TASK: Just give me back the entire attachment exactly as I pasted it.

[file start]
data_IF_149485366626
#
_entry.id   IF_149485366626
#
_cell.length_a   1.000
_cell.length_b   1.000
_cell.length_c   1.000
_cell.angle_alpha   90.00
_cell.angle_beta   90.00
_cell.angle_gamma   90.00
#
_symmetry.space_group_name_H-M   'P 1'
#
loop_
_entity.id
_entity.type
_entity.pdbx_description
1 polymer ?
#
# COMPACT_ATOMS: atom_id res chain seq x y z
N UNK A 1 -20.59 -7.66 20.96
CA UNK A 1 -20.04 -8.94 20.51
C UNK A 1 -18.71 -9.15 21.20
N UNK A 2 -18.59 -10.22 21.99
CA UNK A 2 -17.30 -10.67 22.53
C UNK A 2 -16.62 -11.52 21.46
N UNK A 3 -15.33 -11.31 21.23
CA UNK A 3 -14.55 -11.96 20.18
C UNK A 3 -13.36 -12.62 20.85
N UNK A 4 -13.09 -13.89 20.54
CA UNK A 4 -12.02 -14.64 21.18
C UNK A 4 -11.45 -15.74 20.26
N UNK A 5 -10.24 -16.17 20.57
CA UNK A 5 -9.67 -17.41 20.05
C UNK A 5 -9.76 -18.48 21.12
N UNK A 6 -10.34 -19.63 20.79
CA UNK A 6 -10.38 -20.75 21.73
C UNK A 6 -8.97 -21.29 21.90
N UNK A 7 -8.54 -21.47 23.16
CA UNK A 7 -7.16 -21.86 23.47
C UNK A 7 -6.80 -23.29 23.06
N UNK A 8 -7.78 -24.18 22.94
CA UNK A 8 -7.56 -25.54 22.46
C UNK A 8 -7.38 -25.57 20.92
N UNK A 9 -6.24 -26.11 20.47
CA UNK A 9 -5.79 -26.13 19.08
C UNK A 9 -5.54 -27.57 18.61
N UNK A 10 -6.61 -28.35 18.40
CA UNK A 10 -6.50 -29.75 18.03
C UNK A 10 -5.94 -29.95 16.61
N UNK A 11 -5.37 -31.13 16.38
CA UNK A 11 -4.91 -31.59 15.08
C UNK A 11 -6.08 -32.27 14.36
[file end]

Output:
data_IF_149485366626
#
_entry.id   IF_149485366626
#
_cell.length_a   1.000
_cell.length_b   1.000
_cell.length_c   1.000
_cell.angle_alpha   90.00
_cell.angle_beta   90.00
_cell.angle_gamma   90.00
#
_symmetry.space_group_name_H-M   'P 1'
#
loop_
_entity.id
_entity.type
_entity.pdbx_description
1 polymer ?
#
# COMPACT_ATOMS: atom_id res chain seq x y z
N UNK A 1 -20.59 -7.66 20.96
CA UNK A 1 -20.04 -8.94 20.51
C UNK A 1 -18.71 -9.15 21.20
N UNK A 2 -18.59 -10.22 21.99
CA UNK A 2 -17.30 -10.67 22.53
C UNK A 2 -16.62 -11.52 21.46
N UNK A 3 -15.33 -11.31 21.23
CA UNK A 3 -14.55 -11.96 20.18
C UNK A 3 -13.36 -12.62 20.85
N UNK A 4 -13.09 -13.89 20.54
CA UNK A 4 -12.02 -14.64 21.18
C UNK A 4 -11.45 -15.74 20.26
N UNK A 5 -10.24 -16.17 20.57
CA UNK A 5 -9.67 -17.41 20.05
C UNK A 5 -9.76 -18.48 21.12
N UNK A 6 -10.34 -19.63 20.79
CA UNK A 6 -10.38 -20.75 21.73
C UNK A 6 -8.97 -21.29 21.90
N UNK A 7 -8.54 -21.47 23.16
CA UNK A 7 -7.16 -21.86 23.47
C UNK A 7 -6.80 -23.29 23.06
N UNK A 8 -7.78 -24.18 22.94
CA UNK A 8 -7.56 -25.54 22.46
C UNK A 8 -7.38 -25.57 20.92
N UNK A 9 -6.24 -26.11 20.47
CA UNK A 9 -5.79 -26.13 19.08
C UNK A 9 -5.54 -27.57 18.61
N UNK A 10 -6.61 -28.35 18.40
CA UNK A 10 -6.50 -29.75 18.03
C UNK A 10 -5.94 -29.95 16.61
N UNK A 11 -5.37 -31.13 16.38
CA UNK A 11 -4.91 -31.59 15.08
C UNK A 11 -6.08 -32.27 14.36